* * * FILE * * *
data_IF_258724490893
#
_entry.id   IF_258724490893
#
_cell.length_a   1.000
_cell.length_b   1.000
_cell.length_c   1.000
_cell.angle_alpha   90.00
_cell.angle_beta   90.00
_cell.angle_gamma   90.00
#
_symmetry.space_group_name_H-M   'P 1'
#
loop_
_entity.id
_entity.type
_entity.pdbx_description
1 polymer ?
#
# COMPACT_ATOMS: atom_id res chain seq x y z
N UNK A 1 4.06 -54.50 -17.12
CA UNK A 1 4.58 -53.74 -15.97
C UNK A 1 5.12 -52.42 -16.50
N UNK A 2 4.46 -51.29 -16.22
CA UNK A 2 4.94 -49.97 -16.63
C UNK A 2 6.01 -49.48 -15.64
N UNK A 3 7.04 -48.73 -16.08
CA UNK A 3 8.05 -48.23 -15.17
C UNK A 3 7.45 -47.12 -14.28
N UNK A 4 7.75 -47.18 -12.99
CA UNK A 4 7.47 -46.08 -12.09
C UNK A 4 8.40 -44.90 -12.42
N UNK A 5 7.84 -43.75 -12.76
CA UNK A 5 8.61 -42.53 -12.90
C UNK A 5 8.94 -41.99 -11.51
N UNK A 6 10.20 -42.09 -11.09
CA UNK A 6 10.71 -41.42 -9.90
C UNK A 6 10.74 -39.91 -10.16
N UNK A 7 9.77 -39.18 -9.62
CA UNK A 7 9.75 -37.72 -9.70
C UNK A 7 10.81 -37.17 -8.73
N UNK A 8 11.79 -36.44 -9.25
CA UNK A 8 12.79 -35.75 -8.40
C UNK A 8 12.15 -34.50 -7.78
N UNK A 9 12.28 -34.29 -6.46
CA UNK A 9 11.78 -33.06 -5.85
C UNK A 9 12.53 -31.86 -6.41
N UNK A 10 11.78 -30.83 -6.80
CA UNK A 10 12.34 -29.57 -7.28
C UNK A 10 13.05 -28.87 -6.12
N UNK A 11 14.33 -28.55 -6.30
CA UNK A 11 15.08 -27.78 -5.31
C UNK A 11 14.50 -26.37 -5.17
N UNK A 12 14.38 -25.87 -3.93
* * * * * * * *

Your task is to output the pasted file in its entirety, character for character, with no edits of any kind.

data_IF_258724490893
#
_entry.id   IF_258724490893
#
_cell.length_a   1.000
_cell.length_b   1.000
_cell.length_c   1.000
_cell.angle_alpha   90.00
_cell.angle_beta   90.00
_cell.angle_gamma   90.00
#
_symmetry.space_group_name_H-M   'P 1'
#
loop_
_entity.id
_entity.type
_entity.pdbx_description
1 polymer ?
#
# COMPACT_ATOMS: atom_id res chain seq x y z
N UNK A 1 4.06 -54.50 -17.12
CA UNK A 1 4.58 -53.74 -15.97
C UNK A 1 5.12 -52.42 -16.50
N UNK A 2 4.46 -51.29 -16.22
CA UNK A 2 4.94 -49.97 -16.63
C UNK A 2 6.01 -49.48 -15.64
N UNK A 3 7.04 -48.73 -16.08
CA UNK A 3 8.05 -48.23 -15.17
C UNK A 3 7.45 -47.12 -14.28
N UNK A 4 7.75 -47.18 -12.99
CA UNK A 4 7.47 -46.08 -12.09
C UNK A 4 8.40 -44.90 -12.42
N UNK A 5 7.84 -43.75 -12.76
CA UNK A 5 8.61 -42.53 -12.90
C UNK A 5 8.94 -41.99 -11.51
N UNK A 6 10.20 -42.09 -11.09
CA UNK A 6 10.71 -41.42 -9.90
C UNK A 6 10.74 -39.91 -10.16
N UNK A 7 9.77 -39.18 -9.62
CA UNK A 7 9.75 -37.72 -9.70
C UNK A 7 10.81 -37.17 -8.73
N UNK A 8 11.79 -36.44 -9.25
CA UNK A 8 12.79 -35.75 -8.40
C UNK A 8 12.15 -34.50 -7.78
N UNK A 9 12.28 -34.29 -6.46
CA UNK A 9 11.78 -33.06 -5.85
C UNK A 9 12.53 -31.86 -6.41
N UNK A 10 11.78 -30.83 -6.80
CA UNK A 10 12.34 -29.57 -7.28
C UNK A 10 13.05 -28.87 -6.12
N UNK A 11 14.33 -28.55 -6.30
CA UNK A 11 15.08 -27.78 -5.31
C UNK A 11 14.50 -26.37 -5.17
N UNK A 12 14.38 -25.87 -3.93